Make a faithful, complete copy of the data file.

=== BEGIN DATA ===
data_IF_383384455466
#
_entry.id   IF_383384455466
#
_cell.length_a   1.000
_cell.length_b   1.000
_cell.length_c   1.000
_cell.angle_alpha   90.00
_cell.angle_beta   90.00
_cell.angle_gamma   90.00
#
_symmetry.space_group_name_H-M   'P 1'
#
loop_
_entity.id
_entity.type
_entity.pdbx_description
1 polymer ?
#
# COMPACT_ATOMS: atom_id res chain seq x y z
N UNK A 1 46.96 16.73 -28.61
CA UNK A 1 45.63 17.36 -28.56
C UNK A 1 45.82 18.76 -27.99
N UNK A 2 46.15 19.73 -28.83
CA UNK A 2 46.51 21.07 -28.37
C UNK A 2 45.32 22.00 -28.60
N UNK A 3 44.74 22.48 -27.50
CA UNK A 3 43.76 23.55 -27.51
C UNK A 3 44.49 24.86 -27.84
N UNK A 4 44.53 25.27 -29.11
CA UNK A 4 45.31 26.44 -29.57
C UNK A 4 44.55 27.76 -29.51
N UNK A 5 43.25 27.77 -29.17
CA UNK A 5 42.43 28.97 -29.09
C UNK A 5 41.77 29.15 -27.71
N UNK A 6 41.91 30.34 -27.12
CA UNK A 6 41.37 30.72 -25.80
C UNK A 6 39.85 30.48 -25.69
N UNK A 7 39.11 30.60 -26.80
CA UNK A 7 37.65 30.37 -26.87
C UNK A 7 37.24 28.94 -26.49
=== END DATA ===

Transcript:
data_IF_383384455466
#
_entry.id   IF_383384455466
#
_cell.length_a   1.000
_cell.length_b   1.000
_cell.length_c   1.000
_cell.angle_alpha   90.00
_cell.angle_beta   90.00
_cell.angle_gamma   90.00
#
_symmetry.space_group_name_H-M   'P 1'
#
loop_
_entity.id
_entity.type
_entity.pdbx_description
1 polymer ?
#
# COMPACT_ATOMS: atom_id res chain seq x y z
N UNK A 1 46.96 16.73 -28.61
CA UNK A 1 45.63 17.36 -28.56
C UNK A 1 45.82 18.76 -27.99
N UNK A 2 46.15 19.73 -28.83
CA UNK A 2 46.51 21.07 -28.37
C UNK A 2 45.32 22.00 -28.60
N UNK A 3 44.74 22.48 -27.50
CA UNK A 3 43.76 23.55 -27.51
C UNK A 3 44.49 24.86 -27.84
N UNK A 4 44.53 25.27 -29.11
CA UNK A 4 45.31 26.44 -29.57
C UNK A 4 44.55 27.76 -29.51
N UNK A 5 43.25 27.77 -29.17
CA UNK A 5 42.43 28.97 -29.09
C UNK A 5 41.77 29.15 -27.71
N UNK A 6 41.91 30.34 -27.12
CA UNK A 6 41.37 30.72 -25.80
C UNK A 6 39.85 30.48 -25.69
N UNK A 7 39.11 30.60 -26.80
CA UNK A 7 37.65 30.37 -26.87
C UNK A 7 37.24 28.94 -26.49